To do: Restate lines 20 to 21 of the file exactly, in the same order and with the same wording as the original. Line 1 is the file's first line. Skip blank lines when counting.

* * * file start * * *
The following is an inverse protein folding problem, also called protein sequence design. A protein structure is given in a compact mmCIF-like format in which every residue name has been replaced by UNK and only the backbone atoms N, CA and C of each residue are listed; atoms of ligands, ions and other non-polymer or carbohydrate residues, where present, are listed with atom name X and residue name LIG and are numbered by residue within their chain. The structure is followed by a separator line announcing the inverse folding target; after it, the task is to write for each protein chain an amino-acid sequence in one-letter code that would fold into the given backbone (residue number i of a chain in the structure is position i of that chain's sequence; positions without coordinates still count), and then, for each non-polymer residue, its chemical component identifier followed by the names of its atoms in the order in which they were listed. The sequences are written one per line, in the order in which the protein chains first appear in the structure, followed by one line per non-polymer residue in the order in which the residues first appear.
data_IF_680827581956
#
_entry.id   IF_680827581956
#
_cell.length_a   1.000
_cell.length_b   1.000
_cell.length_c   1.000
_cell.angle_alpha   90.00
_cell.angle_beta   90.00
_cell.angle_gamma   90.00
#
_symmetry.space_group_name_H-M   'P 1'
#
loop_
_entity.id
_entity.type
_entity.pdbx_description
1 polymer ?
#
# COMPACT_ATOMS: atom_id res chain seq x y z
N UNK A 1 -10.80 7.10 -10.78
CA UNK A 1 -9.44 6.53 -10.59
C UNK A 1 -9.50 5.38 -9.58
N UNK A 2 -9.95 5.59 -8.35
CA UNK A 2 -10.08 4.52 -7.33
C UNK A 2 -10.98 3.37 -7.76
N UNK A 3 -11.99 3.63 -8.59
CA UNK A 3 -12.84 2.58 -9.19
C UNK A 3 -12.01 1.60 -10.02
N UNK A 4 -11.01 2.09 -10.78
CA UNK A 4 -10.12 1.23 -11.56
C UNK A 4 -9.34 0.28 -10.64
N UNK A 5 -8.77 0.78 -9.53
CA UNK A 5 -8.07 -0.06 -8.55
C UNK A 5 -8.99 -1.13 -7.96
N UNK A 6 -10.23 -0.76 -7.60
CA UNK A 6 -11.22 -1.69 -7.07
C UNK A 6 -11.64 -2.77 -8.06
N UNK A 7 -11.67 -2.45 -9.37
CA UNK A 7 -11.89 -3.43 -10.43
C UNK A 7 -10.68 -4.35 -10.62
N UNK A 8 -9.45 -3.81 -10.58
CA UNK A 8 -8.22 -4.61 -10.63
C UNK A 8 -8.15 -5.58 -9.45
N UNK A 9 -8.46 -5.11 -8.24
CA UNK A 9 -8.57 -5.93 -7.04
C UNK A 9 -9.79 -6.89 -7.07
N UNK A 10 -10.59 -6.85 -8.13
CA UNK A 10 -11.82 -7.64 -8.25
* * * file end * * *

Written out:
#
# COMPACT_ATOMS: atom_id res chain seq x y z